General Eberhart. Yes, sir. And again, I don't want to say I am surprised by it. I am pleased that it is working as well as it does. When we do these various exercises, war games, they are in Colorado Springs and other places, members of their staff, members of their individual organizations that comprise the Office of the Department of Homeland Security, all participate. So we are all sitting around a table much like this, working our way through those various scenarios, some of which, as I said, are unthinkable, but we have to think about them.
Mr. Young. General, I for one feel very confident with you in that position. And I know you have a tremendous staff of officers and enlisted who work with you. And I think that my friend, Jerry Lewis, will tell you that we stand ready to respond to your needs, whatever they are, because your needs are the Nation's needs.
And Mr. Chairman I thank you very much for the good work that you do in getting us to the point of being able to move these defense related appropriations bills and you have been a strong leader and thank you very much.
Mr. Lewis. Thank you, Mr. Chairman. I know you are pushed schedule-wise, so I appreciate you being with us.
I watched my friend from Pennsylvania, Jack Murtha, mulling over in great depth these charts that you were presenting, so I am sure he is full of questions.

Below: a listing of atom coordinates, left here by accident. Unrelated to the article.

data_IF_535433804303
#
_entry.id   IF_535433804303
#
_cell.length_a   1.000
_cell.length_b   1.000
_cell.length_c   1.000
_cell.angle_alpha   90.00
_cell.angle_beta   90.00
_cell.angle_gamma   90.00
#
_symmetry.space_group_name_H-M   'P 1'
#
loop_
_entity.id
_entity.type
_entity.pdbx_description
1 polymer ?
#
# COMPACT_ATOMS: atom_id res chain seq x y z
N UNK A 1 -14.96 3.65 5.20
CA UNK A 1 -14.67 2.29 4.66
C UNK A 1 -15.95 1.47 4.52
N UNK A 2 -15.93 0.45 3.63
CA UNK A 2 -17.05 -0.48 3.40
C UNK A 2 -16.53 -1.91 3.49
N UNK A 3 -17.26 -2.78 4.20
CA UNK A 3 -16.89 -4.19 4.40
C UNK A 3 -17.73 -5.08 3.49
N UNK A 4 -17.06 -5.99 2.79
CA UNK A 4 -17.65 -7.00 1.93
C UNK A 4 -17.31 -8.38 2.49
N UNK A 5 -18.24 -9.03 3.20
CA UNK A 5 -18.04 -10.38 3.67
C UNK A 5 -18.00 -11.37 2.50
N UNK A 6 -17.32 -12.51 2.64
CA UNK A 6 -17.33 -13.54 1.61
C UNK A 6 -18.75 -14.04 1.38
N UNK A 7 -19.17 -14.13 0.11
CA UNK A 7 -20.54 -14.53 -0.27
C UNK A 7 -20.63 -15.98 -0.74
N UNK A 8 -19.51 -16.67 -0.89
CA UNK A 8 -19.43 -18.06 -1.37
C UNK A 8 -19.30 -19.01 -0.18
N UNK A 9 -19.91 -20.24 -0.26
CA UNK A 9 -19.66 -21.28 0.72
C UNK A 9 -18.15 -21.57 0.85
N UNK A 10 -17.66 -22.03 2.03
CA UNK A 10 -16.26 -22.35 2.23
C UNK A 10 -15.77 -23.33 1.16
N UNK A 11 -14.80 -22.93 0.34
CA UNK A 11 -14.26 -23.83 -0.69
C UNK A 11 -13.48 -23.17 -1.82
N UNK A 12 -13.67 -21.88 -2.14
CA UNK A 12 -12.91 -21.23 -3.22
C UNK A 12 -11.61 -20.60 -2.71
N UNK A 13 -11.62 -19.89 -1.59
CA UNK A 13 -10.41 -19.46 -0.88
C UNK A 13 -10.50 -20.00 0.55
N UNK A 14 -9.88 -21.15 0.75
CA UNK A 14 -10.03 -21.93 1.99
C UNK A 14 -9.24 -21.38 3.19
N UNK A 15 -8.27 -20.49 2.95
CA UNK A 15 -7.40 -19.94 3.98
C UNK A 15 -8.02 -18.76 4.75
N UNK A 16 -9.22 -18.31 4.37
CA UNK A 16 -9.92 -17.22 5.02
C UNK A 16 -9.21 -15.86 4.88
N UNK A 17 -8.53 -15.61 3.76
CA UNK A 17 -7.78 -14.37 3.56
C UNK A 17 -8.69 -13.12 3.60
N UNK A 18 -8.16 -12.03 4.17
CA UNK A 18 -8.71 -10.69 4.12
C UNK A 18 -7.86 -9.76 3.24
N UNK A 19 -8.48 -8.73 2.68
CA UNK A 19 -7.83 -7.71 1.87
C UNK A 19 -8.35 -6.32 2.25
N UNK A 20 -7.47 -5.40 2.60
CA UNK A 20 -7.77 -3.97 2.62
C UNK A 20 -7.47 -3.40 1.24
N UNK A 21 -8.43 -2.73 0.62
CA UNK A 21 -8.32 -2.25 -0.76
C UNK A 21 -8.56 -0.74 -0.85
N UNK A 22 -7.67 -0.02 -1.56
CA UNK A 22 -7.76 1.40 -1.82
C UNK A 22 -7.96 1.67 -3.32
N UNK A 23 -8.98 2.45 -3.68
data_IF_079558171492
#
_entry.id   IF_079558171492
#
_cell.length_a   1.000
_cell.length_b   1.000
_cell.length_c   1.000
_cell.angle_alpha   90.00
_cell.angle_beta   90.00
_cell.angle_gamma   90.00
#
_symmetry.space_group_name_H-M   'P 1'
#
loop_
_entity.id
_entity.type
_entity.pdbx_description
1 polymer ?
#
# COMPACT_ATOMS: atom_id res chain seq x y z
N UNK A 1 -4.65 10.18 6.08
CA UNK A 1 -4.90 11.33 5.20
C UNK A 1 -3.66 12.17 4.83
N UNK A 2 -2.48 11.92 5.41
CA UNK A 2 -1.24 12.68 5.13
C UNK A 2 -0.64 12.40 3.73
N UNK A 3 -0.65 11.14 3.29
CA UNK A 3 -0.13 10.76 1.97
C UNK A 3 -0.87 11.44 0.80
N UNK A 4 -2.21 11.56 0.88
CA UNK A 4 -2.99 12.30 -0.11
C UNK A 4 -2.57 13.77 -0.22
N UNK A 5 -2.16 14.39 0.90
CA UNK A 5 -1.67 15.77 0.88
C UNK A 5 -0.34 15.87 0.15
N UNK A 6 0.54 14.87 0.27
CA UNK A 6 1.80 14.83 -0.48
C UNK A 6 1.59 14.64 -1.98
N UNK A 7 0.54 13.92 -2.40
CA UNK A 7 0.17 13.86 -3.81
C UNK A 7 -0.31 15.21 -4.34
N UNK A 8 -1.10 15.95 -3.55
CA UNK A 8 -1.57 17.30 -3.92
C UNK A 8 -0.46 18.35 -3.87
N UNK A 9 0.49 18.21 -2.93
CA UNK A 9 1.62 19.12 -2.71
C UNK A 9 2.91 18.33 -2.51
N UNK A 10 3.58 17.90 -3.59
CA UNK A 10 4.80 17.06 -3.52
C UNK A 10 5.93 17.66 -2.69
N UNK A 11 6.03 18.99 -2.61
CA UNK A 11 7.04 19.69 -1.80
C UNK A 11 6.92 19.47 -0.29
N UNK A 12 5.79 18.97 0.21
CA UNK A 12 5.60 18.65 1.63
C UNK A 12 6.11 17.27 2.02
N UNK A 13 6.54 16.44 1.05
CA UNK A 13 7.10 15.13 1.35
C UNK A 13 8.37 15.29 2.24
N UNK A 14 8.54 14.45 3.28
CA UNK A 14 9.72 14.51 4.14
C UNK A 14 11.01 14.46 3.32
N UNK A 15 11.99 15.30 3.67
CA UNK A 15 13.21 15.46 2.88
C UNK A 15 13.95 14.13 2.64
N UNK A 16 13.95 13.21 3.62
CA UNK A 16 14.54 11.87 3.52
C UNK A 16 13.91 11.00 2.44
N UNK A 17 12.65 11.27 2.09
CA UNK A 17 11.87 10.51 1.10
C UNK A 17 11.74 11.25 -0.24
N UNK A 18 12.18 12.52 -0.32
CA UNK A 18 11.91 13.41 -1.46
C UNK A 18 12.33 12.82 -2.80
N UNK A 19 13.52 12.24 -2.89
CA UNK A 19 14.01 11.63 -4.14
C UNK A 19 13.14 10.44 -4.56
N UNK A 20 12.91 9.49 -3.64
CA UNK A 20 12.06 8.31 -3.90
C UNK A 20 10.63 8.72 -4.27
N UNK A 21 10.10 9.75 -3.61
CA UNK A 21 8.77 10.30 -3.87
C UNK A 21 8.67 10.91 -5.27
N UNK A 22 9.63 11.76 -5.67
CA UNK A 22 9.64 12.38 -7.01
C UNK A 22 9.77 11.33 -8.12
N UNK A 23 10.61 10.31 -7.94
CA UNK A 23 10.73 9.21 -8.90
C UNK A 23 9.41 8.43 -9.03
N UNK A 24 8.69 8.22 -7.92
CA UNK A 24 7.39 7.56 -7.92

Mr. Murtha. I don't understand this relationship between you and Homeland Defense, you report to the Secretary of Defense, you have no troops to speak of, you have administrative people. Tell me the exact relationship between you and Homeland, who decides what the threat is, who orders you to do something, how does that work?
General Eberhart. Sir, we start from the intelligence reports in the morning, and we all receive them first thing every morning.
Mr. Murtha. The intelligence you get from?
General Eberhart. I get the intelligence from a variety of sources, sir, but it is fused by our Intelligence Center in Colorado Springs. When I go into the intelligence briefing every morning it is different from what we grew up with in terms of intelligence, it's not just the classical military intelligence from service sources or from national intelligence agencies.
The Intelligence I get will also be gleaned from law enforcement agencies. I have an FBI agent that sits there in the intelligence brief and makes sure I get any information that might be relevant for homeland security and homeland defense. We have FAA representatives, we have National Security Agency, NSA reps, the list goes on and on.
So we are trying to get all that intelligence, in some cases, not classical intelligence, it is information, but when fused properly as the Secretary has said, allows us to connect the dots and get a picture that we act on. So let's take a situation where we decide that there is a credible threat against the Department of Energy facilities across the Nation. Then the next thing we do is we start working with the FBI and the Department of Energy to see if they need help securing those facilities.